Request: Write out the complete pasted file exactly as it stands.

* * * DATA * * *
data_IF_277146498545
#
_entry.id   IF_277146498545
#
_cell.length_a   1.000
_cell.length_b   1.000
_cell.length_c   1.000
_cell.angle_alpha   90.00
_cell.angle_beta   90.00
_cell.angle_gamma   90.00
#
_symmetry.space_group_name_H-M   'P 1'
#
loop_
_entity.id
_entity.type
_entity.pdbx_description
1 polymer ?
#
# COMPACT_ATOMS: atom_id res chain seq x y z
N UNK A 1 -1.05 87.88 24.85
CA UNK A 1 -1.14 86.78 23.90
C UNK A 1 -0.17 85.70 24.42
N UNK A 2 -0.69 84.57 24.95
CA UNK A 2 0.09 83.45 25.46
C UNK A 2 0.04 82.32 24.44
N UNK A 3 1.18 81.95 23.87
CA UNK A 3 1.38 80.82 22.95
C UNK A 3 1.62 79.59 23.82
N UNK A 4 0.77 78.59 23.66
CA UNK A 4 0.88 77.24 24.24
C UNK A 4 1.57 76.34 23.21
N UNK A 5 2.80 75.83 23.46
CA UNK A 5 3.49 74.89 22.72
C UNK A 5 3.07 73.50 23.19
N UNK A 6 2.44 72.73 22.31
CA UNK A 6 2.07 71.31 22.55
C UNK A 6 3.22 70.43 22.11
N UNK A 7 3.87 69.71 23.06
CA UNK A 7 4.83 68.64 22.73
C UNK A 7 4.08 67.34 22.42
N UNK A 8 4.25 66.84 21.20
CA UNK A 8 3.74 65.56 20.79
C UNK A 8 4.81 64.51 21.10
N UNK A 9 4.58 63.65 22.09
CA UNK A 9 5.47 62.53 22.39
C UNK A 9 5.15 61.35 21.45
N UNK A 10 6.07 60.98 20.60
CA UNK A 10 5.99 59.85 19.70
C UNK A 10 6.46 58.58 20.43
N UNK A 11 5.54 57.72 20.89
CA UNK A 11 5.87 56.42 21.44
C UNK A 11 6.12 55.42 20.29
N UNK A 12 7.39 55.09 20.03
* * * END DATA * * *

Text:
data_IF_277146498545
#
_entry.id   IF_277146498545
#
_cell.length_a   1.000
_cell.length_b   1.000
_cell.length_c   1.000
_cell.angle_alpha   90.00
_cell.angle_beta   90.00
_cell.angle_gamma   90.00
#
_symmetry.space_group_name_H-M   'P 1'
#
loop_
_entity.id
_entity.type
_entity.pdbx_description
1 polymer ?
#
# COMPACT_ATOMS: atom_id res chain seq x y z
N UNK A 1 -1.05 87.88 24.85
CA UNK A 1 -1.14 86.78 23.90
C UNK A 1 -0.17 85.70 24.42
N UNK A 2 -0.69 84.57 24.95
CA UNK A 2 0.09 83.45 25.46
C UNK A 2 0.04 82.32 24.44
N UNK A 3 1.18 81.95 23.87
CA UNK A 3 1.38 80.82 22.95
C UNK A 3 1.62 79.59 23.82
N UNK A 4 0.77 78.59 23.66
CA UNK A 4 0.88 77.24 24.24
C UNK A 4 1.57 76.34 23.21
N UNK A 5 2.80 75.83 23.46
CA UNK A 5 3.49 74.89 22.72
C UNK A 5 3.07 73.50 23.19
N UNK A 6 2.44 72.73 22.31
CA UNK A 6 2.07 71.31 22.55
C UNK A 6 3.22 70.43 22.11
N UNK A 7 3.87 69.71 23.06
CA UNK A 7 4.83 68.64 22.73
C UNK A 7 4.08 67.34 22.42
N UNK A 8 4.25 66.84 21.20
CA UNK A 8 3.74 65.56 20.79
C UNK A 8 4.81 64.51 21.10
N UNK A 9 4.58 63.65 22.09
CA UNK A 9 5.47 62.53 22.39
C UNK A 9 5.15 61.35 21.45
N UNK A 10 6.07 60.98 20.60
CA UNK A 10 5.99 59.85 19.70
C UNK A 10 6.46 58.58 20.43
N UNK A 11 5.54 57.72 20.89
CA UNK A 11 5.87 56.42 21.44
C UNK A 11 6.12 55.42 20.29
N UNK A 12 7.39 55.09 20.03